Government plans to meet renewable energy targets are unrealistic, argues Christopher Booker in yesterday’s Sunday Telegraph. But the statistics he’s using to back up his argument suggest that renewables aren’t actually as useless as he thinks.
Last week, the Department of Energy and Climate Change (DECC) set out how much electricity the UK will have to produce from renewables in order to meet 2020 EU renewable energy targets. We need to generate 79 terawatt hours (TWh) of electricity a year from renewables in 2017, and 108 TWh a year in 2020, DECC says.
But Christopher Booker argues that given how little electricity wind power currently produces, such plans are hopelessly over-optimistic:
“In 2010, the last year for which we have figures, we used 378 TWh of electricity, of which only 10 TWh, or 2.6 per cent, came from wind â?¦ [T]o meet that … target within eight years, almost all the increase would have to come from new wind turbines.”
Newer energy statistics show growth in renewables
Booker is taking figures from DECC’s 2011 Digest of UK Energy Statistics (DUKES) report, which provides UK energy statistics for 2010. But although he says these are the most recent figures available, the new edition of DUKES was published last week, providing information on what happened in 2011.
These new figures show the year saw fairly significant growth in the amount of electricity coming from renewable sources. The amount of electricity generated by wind power rose from 10.2 terawatt hours in 2010 to 15.75 TWh in 2011 – a rise of 5.53 TWh.
This made up much of a wider growth in renewable power – renewables generated 34.4 TWh of electricity in 2011, a rise of about 8.6 TWh compared to 2010.
(See page 135.)
So is meeting a 2020 target “out of the question”?
Based on the 2010 figures which show that only 2.6% of UK electricity came from wind power that year, Booker argues that getting 30% of the UK’s electricity from renewables by 2020 is just not feasible.
But looking at the newer 2011 figures suggests this might not be a particularly solid argument.
DECC says we need to be generating 79 TWh of renewable electricity a year by 2017. According to our calculations, this would mean an increase of about 8.92 TWh a year from 2011. Getting to 108 TWh by 2020 requires faster growth – 9.2 TWh per year.
The increase in renewable generation between 2010 and 2011 was 8.6 TWh, so the new DUKES figures actually show something approaching this rate of growth.
Of course, whether this can be sustained is a complicated question. It would probably be unwise to assume that because electricity produced from renewables jumped by 8.6 TWh in a year this will carry on whatever happens, and it’s worth pointing out that in relation to the 2020 target DECC says:
“the scale of the increase over the next 10 years represents a huge challenge and will require strong contributions from all three sectors of electricity, heat and transport.”
32,000 Turbines? Probably not
Booker goes on:
“If 3,000-odd turbines produced 2.6 per cent in 2010, then to meet the EU target would require something like the “32,000 turbines” mentioned by Davey’s predecessor Chris Huhne just before he resigned. This would require us to build about 10 giant turbines every day for the next eight years. Regardless of how many billions of pounds of subsidy might be thrown at this, in practical terms it is quite out of the question.”
Is this right?
The 32,000 figure appears to have originated in a Sunday Times article based on this DECC report. The DECC report doesn’t contain the number, and the Sunday TImes article doesn’t provide any details on how it was calculated. It doesn’t appear that Chris Huhne is the source for the number – he told the Daily Mail that the actual number of turbines built to 2020 is likely to be closer to 10,000, as turbines get larger.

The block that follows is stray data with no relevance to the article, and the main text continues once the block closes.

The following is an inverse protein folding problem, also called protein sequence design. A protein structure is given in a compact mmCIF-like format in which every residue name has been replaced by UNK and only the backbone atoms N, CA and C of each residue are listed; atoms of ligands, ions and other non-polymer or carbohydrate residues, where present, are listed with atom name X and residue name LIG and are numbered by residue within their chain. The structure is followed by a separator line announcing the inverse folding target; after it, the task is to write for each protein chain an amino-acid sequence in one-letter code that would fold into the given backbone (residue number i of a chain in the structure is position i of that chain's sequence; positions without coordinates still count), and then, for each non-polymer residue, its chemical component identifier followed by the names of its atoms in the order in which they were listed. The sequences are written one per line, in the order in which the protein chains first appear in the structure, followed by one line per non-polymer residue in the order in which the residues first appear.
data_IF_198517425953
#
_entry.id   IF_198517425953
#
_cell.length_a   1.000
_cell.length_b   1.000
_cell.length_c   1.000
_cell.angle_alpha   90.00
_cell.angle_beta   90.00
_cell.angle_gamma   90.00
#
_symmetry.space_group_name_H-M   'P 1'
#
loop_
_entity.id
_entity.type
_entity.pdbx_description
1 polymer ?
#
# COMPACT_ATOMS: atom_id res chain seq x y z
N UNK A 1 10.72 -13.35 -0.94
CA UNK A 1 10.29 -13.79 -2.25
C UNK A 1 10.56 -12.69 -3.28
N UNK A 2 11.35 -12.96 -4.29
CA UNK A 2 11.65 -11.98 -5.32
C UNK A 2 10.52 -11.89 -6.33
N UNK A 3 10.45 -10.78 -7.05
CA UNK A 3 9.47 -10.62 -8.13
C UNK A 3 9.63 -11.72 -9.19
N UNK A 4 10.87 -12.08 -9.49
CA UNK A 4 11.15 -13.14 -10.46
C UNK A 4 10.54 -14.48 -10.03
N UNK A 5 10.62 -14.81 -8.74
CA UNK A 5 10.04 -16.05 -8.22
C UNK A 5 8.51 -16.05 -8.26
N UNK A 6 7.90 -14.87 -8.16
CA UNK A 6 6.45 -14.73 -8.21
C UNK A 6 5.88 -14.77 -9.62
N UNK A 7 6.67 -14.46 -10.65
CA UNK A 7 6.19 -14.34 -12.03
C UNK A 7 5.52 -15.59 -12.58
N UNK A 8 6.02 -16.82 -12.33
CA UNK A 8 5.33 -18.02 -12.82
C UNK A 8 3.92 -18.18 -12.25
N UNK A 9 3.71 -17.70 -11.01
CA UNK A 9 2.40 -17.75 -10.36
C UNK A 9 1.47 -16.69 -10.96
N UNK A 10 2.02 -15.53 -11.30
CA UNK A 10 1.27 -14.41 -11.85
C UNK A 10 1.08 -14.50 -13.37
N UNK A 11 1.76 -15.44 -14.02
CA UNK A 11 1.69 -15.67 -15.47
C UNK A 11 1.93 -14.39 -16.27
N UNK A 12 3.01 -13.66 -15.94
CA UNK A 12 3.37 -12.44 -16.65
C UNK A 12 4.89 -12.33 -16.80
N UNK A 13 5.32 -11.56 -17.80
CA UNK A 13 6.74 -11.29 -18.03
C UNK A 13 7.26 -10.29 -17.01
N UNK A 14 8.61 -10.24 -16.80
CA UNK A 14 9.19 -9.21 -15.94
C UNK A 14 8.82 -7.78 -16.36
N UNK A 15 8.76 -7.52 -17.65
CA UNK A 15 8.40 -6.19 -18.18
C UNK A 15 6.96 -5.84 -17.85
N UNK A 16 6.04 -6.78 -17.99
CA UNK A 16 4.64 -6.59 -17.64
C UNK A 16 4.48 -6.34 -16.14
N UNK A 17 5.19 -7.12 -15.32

So how many wind turbines would it take to provide the extra 73.6 TWh of electricity a year DECC says we need to meet the 2020 target?
We can work this out, roughly, as:
Electricity generated = Number of turbines x (Turbine capacity x Load factor x Time)
Time is just the number of hours in a year – 8,760. Load factor is the average percentage of maximum capacity at which a turbine operates at, and turbine capacity is the power rating of an average new turbine.
The load factor for onshore wind is 0.27, and 0.37 for offshore. According to Renewable UK, the generating capacity of wind turbines currently being installed is about 2 MW for onshore and 3.6 MW for offshore.
Plugging those numbers in, an extra 73.6 TWh would take either another 15,600 onshore turbines, or 6,300 offshore.
In practice, the numbers are likely to be smaller. Offshore turbines will continue to increase in size, meaning it will take less to produce more power. Turbines will probably become more effective – increasing their load factor. And other sources of renewables will produce more power, reducing the amount of wind turbines needed to hit a particular amount of renewably-generated power.
So the 32,000 figure looks pretty overinflated.
On gas, the man’s got a point
Finally, Booker probably has a good point in the rest of his article, where he talks about the government’s gas plans.
It’s hard to see how the government can be committed to gas power and meeting carbon budgets when carbon capture and storage is still an “unproven technology”, Booker says, suggesting that relying on gas will “drive a coach and horses” through carbon targets.
This is a reasonable point – and one that we made ourselves, in slightly different terms, last week.
Update – Guy Newey of Policy Exchange gets in touch to point out that the 32,000 wind tubrine figure is likely informed by the DECC 2050 Pathways calculator here. (If you hover over some of the wind options, you can see suggested numbers of turbines.) This is a scenario for 2050, rather than the 2020 that Booker is talking about.
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